[This review appeared in the Conservative Review, November/December 1995, p. 34.] 

Book Review

The Decline and Fall of the Supreme Court: Living Out the Nightmares of the Federalists

Christopher C. Faille

Praeger Publishers, 1995

 

Reviewed by Dwight D. Murphey

            This is a readable, often eloquent, and instructive book about the decline of the United States Supreme Court from an institution held in reverence to one whose nominees are questioned in salacious public hearings about such things, as we remember from not long ago, as pubic hairs on Coke cans. The author uses the Senate confirmation battles of recent years as the focus of his action. The story, which involves Presidents, nominees and the Senate, is compelling.

            It at the same time provides the setting for much more. The book is foremost a discussion of the political maelstrom into which "realism" -- as a legal and Constitutional doctrine that treats law as an enunciation of changing policy rather than as a system of long-standing principle -- has thrown the Supreme Court. The Court's "decline" (the word "fall" is an overstatement) is more than just immersement in bloody confirmation fights; more broadly, it is the reduction of the Court to the harsh give-and-take of politics in a world in which law as a formal system has receded ever further into the background.

            One of the benefits from Faille's discussion is that he in effect provides a primer on the contemporary schools of Constitutional philosophy and on the main doctrines and "tests" -- such as are used for "due process," "equal protection" and the separation of church and state -- that have come to be used in today's Constitutional law. Anyone who would like to be familiar with developments in Constitutional law since World War II, and who isn't otherwise fully conversant with its intricacies, will find this book highly instructive even though it doesn't lose the reader in those intricacies.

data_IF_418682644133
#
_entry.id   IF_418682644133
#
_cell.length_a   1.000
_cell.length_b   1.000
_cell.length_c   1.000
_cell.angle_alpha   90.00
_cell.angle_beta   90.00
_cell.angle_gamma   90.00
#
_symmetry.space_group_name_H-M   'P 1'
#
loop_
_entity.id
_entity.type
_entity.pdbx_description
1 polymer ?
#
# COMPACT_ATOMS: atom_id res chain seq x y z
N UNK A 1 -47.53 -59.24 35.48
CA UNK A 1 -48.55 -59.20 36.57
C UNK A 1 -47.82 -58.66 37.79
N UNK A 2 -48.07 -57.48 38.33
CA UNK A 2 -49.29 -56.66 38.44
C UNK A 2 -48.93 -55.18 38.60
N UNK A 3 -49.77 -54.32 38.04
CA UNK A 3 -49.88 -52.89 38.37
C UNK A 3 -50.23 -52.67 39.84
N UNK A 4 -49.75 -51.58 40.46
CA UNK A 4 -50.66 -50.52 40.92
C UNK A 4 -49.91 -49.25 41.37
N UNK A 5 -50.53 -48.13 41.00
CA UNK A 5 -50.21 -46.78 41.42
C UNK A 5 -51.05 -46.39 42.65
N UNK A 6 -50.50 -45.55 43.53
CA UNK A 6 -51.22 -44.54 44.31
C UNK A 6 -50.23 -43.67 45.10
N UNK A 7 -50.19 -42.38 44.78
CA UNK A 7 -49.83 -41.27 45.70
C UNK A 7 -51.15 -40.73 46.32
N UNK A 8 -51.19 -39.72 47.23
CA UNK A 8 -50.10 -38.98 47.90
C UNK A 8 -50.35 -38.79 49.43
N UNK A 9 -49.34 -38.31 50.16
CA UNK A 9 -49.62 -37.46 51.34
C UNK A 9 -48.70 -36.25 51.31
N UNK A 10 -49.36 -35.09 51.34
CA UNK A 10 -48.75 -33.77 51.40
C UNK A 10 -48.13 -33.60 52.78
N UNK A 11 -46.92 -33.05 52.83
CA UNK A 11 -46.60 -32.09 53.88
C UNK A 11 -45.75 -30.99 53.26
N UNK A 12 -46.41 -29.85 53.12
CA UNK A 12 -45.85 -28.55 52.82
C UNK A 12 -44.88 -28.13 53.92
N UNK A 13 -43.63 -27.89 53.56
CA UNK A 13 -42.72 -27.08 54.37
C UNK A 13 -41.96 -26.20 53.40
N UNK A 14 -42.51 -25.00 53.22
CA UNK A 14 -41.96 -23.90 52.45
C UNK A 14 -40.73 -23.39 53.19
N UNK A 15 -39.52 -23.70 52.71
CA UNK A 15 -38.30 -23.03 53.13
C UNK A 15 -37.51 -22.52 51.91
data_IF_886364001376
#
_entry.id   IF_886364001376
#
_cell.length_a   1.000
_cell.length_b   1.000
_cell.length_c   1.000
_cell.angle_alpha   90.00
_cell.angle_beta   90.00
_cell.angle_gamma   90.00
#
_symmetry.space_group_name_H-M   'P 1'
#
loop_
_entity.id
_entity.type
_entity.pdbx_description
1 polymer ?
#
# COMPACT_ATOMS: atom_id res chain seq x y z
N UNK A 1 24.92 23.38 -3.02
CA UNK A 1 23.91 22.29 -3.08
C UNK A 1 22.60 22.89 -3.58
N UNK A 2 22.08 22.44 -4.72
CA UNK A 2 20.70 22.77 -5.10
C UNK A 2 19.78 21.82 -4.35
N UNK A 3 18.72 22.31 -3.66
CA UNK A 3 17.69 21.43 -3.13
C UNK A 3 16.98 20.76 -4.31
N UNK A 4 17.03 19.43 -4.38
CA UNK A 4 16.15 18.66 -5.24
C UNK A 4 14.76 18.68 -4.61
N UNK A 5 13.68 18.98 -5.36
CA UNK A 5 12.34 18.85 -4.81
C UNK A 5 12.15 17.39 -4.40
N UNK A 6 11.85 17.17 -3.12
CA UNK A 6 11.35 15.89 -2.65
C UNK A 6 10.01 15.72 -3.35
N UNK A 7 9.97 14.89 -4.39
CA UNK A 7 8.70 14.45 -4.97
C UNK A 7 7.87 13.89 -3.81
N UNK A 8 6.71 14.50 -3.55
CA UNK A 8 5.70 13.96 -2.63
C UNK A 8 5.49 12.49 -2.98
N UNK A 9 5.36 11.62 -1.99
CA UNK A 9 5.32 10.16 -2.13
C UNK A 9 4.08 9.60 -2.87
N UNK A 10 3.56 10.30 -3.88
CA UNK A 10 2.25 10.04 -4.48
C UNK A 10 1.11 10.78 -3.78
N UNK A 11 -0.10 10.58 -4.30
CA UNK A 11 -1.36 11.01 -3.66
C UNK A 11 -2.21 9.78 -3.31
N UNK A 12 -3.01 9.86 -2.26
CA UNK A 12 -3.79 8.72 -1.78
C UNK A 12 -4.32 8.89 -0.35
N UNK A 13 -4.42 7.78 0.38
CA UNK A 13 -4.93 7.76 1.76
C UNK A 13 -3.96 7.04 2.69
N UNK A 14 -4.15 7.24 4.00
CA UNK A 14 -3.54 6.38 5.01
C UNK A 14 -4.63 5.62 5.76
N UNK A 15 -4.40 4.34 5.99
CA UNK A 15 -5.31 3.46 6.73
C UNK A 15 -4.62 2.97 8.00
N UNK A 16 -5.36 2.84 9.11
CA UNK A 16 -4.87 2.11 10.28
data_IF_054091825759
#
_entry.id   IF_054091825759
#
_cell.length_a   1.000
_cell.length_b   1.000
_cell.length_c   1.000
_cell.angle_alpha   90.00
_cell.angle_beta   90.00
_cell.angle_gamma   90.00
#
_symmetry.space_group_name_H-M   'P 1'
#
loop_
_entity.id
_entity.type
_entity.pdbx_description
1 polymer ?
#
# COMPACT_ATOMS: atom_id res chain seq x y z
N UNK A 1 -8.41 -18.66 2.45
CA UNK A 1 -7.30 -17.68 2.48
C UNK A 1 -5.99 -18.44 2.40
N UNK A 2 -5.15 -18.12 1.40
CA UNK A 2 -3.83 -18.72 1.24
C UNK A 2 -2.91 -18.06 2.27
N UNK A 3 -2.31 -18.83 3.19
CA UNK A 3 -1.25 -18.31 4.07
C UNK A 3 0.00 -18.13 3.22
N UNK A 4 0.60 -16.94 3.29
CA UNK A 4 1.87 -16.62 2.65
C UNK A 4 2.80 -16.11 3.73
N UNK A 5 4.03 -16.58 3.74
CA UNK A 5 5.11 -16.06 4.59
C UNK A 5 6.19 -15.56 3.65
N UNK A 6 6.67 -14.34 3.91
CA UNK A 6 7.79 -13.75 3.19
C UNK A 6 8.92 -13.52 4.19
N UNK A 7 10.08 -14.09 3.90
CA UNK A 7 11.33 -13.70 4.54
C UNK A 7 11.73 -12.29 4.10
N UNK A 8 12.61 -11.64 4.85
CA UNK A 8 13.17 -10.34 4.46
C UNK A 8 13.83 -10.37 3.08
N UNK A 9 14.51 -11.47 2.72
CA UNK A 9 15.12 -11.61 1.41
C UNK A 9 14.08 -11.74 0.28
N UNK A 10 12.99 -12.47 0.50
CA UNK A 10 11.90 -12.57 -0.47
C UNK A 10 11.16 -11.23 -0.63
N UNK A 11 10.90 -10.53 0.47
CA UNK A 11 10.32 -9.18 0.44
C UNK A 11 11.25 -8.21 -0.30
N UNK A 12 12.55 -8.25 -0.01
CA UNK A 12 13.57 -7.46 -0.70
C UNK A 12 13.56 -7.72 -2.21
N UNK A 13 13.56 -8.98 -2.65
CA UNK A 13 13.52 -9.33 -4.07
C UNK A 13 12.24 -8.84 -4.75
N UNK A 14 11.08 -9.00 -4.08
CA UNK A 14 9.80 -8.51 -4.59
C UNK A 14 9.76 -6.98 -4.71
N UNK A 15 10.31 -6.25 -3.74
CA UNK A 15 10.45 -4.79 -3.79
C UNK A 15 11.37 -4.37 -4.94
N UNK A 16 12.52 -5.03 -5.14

Faille is a philosopher (as evidenced by his earlier book on the philosophies of the past four centuries) and vivid story-teller, which causes the book to include many "nuggets" of thought and of history. Each of the accounts of the confirmation fights amounts, really, to a refresher course in recent American history: the struggles in the Senate over the likes of Fortas, Haynsworth, Carswell, Rehnquist, Scalia, Bork, Ginsberg, Anthony Kennedy, and Thomas. The "leading cases" that Faille is called upon to discuss, not as digressions or as dry legalisms but as integral parts of the story, are other nuggets.

            Along the same lines, the narrative includes an excellent depth of historical analogy. This is apparent at the very start when he tells the case of Sir Walter Raleigh, who was beheaded for treason. Raleigh had demanded to confront his accuser, but was denied that right. Faille shows how aptly this case from almost four centuries ago demonstrates the injustice that was inherent in the assurance that James Brudney, a staff assistant to Senator Howard Metzenbaum, gave to Anita Hill in 1991 that she could make her charges against Clarence Thomas in confidence to the Senate committee.

            Faille doesn't hesitate to share his own thinking on Constitutional theory. For example, he opposes the "tiered" approach that has become common to due process protection since the New Deal. This is an approach that subjects some government acts to "strict scrutiny," striking down almost everything government does in the area, and other acts to "slight scrutiny," thereby allowing virtually all government action. Faille argues that there should be "only one standard for substantive due process"; he would extend the protection of the Constitution once again, as was done before the New Deal, to all liberty, not just to those liberties modern "social democracy" prefers. He would not continue the duality that gives members of "federally protected classes" many rights while the members of society's mainstream are subject to whatever government chooses to do.

            This is a book that deserves a wide circulation. It is tragic that the publisher has chosen to put a price tag of $52.95 on it. When the book fails to find a market, as I expect it will, it won't be the author's fault. He has more than done his part.